But now for my serious point. Washington is filled with people who say things, write things, and do things solely because they’re getting paid. I often write about the sleazy behavior of such people, particularly Republicans who do the wrong thing just to fatten their bank accounts.

So I can’t complain when someone questions my motives. Everyone in Washington should be viewed with suspicion. It is, after all, a pervasively corrupt town.

That being said, I invite the world to comb through everything I’ve ever done, everything I’ve ever said, and everything I’ve ever written to find the slightest shred of evidence that I am motivated by anything other than a principled belief in liberty.

Do I get paid to do all these things? Of course, which is why I consider myself to be a very lucky person. I’m getting a salary to do what I would be doing anyhow.

And if we count the non-pecuniary satisfaction of fighting for liberty, I’m one of the richest people in DC.

You can’t deposit non-pecuniary satisfaction in a bank, to be sure, but I wouldn’t trade places with any of the multimillionaire lobbyists. That would be like watching It’s a Wonderful Life and wanting to be like Mr. Potter instead of George Bailey.

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I don’t like coercive redistribution. But I really hate redistribution from ordinary people to rich and powerful vested interests, and I even developed an “ethical bleeding heart” rule to express my disdain for this approach.

Especially since programs that redistribute from the poor to the rich almost always involve corruption – often involving morally bankrupt Republicans.

For whatever reasons, the housing sector has a disproportionate amount of this type of redistribution. Here are some sordid details from a Reuters report about how housing subsidies are lining the pockets of the rich.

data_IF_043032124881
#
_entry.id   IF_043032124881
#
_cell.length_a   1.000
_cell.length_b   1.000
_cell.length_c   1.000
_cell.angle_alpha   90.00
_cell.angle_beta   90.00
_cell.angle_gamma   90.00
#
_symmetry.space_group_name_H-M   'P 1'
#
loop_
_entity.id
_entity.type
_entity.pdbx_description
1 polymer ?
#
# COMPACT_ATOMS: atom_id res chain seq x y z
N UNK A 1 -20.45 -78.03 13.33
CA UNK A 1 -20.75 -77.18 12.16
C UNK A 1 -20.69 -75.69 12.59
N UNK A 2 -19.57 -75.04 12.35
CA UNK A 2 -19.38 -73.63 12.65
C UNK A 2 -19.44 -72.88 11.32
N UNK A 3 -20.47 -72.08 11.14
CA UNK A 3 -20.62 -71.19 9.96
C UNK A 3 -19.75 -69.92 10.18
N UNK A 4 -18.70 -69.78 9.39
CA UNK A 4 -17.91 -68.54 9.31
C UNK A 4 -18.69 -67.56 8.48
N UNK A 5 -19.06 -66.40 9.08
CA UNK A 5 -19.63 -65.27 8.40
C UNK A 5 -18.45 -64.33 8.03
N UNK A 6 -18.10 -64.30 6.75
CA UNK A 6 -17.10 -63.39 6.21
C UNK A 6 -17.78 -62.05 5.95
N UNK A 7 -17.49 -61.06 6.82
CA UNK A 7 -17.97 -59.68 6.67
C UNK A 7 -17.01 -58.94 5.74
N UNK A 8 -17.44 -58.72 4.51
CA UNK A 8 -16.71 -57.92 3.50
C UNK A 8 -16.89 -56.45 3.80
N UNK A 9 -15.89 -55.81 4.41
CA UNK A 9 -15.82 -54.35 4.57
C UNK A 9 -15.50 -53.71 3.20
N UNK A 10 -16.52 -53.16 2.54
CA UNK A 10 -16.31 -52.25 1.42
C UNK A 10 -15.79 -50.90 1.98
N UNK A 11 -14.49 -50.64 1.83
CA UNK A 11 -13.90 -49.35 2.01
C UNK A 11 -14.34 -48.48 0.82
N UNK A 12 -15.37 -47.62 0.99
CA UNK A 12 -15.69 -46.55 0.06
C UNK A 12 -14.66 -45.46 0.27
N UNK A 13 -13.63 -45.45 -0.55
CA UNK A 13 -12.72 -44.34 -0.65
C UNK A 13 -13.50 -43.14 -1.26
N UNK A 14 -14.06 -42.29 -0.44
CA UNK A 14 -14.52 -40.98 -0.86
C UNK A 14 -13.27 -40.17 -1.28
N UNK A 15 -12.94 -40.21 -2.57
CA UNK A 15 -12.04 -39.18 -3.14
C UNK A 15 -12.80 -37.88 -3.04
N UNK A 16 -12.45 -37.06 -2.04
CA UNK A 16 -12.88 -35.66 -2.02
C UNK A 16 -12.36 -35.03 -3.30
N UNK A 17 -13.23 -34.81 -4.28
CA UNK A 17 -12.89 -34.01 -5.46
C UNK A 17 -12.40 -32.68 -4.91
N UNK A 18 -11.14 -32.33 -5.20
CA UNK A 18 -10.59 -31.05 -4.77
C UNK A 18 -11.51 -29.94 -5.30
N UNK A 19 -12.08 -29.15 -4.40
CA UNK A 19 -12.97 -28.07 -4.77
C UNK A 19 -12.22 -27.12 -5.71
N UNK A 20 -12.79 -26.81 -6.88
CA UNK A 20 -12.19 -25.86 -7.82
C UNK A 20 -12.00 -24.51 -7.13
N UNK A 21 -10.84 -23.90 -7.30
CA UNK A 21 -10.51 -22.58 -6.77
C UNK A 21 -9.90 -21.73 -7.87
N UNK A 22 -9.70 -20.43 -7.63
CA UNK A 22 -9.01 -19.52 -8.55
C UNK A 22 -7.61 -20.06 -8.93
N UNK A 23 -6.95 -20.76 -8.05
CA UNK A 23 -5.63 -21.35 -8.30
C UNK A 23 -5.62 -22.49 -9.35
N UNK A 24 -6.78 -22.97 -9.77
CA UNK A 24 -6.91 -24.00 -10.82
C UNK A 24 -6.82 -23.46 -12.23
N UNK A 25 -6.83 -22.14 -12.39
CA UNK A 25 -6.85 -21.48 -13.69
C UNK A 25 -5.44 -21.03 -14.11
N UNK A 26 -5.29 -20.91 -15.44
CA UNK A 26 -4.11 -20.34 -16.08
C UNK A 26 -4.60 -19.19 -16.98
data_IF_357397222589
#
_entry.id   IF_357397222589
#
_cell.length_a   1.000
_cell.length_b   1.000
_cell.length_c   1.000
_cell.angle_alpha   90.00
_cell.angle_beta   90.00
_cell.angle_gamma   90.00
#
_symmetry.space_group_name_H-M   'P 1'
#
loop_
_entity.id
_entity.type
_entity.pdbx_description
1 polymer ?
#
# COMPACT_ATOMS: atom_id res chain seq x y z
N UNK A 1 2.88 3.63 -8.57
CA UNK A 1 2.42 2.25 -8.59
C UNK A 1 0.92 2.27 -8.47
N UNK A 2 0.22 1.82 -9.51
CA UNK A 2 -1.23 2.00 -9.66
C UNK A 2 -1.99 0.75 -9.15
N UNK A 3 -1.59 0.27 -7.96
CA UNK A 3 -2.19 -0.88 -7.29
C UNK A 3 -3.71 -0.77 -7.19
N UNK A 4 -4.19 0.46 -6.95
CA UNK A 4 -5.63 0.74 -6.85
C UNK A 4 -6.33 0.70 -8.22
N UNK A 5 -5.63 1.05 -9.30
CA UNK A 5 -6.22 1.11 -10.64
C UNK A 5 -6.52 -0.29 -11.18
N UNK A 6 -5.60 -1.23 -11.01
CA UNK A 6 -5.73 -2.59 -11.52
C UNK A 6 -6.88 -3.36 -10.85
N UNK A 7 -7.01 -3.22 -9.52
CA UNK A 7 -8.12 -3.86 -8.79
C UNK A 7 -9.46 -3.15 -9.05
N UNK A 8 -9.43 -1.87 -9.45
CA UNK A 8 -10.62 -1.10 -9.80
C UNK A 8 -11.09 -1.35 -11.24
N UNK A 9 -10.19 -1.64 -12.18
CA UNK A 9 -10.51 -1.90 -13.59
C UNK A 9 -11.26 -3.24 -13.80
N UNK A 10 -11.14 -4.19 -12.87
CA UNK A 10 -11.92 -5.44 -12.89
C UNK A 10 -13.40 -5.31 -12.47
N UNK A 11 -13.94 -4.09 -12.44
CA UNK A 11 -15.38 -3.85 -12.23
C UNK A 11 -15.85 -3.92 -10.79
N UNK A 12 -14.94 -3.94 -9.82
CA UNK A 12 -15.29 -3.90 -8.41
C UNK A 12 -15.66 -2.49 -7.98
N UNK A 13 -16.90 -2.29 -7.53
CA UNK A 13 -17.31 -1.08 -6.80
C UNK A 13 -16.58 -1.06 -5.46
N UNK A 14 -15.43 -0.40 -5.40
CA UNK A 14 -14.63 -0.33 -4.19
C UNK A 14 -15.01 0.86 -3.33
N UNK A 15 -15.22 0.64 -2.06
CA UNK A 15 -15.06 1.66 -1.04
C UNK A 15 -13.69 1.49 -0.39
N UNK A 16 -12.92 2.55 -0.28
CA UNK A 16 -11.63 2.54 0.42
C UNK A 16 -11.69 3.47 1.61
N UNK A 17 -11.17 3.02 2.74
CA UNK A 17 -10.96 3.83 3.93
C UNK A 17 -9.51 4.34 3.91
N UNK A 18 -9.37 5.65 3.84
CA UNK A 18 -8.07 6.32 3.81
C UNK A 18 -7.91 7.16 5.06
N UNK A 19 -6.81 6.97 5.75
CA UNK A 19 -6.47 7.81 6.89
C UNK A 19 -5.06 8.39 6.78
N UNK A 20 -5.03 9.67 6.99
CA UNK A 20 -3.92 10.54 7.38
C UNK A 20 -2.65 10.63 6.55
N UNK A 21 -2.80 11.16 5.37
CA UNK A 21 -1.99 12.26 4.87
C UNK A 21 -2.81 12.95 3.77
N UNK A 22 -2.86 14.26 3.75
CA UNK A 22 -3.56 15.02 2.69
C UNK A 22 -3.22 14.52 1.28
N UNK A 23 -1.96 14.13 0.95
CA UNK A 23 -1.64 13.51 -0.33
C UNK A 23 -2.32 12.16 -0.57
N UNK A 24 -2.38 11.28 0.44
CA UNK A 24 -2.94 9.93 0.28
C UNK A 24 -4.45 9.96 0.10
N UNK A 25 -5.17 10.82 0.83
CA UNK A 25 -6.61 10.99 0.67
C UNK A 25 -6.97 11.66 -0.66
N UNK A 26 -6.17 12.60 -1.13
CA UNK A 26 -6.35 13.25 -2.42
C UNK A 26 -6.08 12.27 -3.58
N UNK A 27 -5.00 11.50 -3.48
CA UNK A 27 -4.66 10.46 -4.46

In Santa Clara County, the center of the global tech industry and one of the wealthiest places in the United States, most home buyers get help from the government, an analysis of government lending data shows. The same is true in other wealthy enclaves such as Nassau County, outside New York, and Arlington County, outside Washington, the analysis of more than 50 million loans finds. ..What the analysis by Reuters makes clear is the extent to which government programs have helped some of the nation’s most well-to-do communities.

The story provides an example, showing how the government is coercing the rest of us into subsidizing rich people.

Julie Wyss earns $330,000 a year selling real estate in Silicon Valley. When the time came to look for a new home for herself, Wyss settled on a four-bedroom, three-bathroom house in Los Gatos, California, an enclave of young technology entrepreneurs. It has about 2,400 square feet of floor space, four sets of French doors and a price tag of $1.45 million. When she bought the house in June, her main financing was a $625,500 mortgage from Wells Fargo guaranteed by government-backed Fannie Mae. The benefit to Wyss was an interest rate, of 4.125 percent, that was lower than she could have gotten on a loan that was not guaranteed by the government. “It’s a totally sweet deal,” Wyss said.

As happens so often, the government expanded bad policy when problems developed as a result of previous bad policy – sort of Mitchell’s Law on steroids in the case of housing.

Before the financial crisis, the limit on loans guaranteed by Fannie Mae and Freddie Mac was $417,000. But in 2008, …Congress changed the rules so that the companies could back mortgages of up to $729,750 in high-priced areas like Santa Clara. The result is that the government guaranteed 89 percent of U.S. mortgages taken out in the first half of 2012, up from 85 percent in 2011 and 30 percent in 2006, according to data compiled by Inside Mortgage Finance. Big banks still offer mortgages without government backing, but interest rates are higher, standards are more stringent and most people don’t even consider them, said Dave Walsh, a realtor based in San Jose, California. …In 2006, the two entities guaranteed only about one-third of new mortgages in the 20 highest-income mortgage markets in the country. By 2010, that share had risen to about three in four, the data showed.

In other words, we have lots of rich people now sucking on the government teat. This is bad housing policy, bad fiscal policy, and bad social policy (and, as this cartoon illustrates, you eventually hit a point when there’s nothing left to steal).

I have nothing against rich people. But I utterly despise people who get rich using the state. If they earn their money honestly, I’ll defend them to my last breath and I’ll fight against those who want to seize their earnings via class-warfare tax policy.

Sadly, we may be getting to the point where there are more of the wrong kind of rich people in America. That may represent a very dangerous turning point for society, sort of a bizarre version of the famous riding-in-the-wagon cartoons.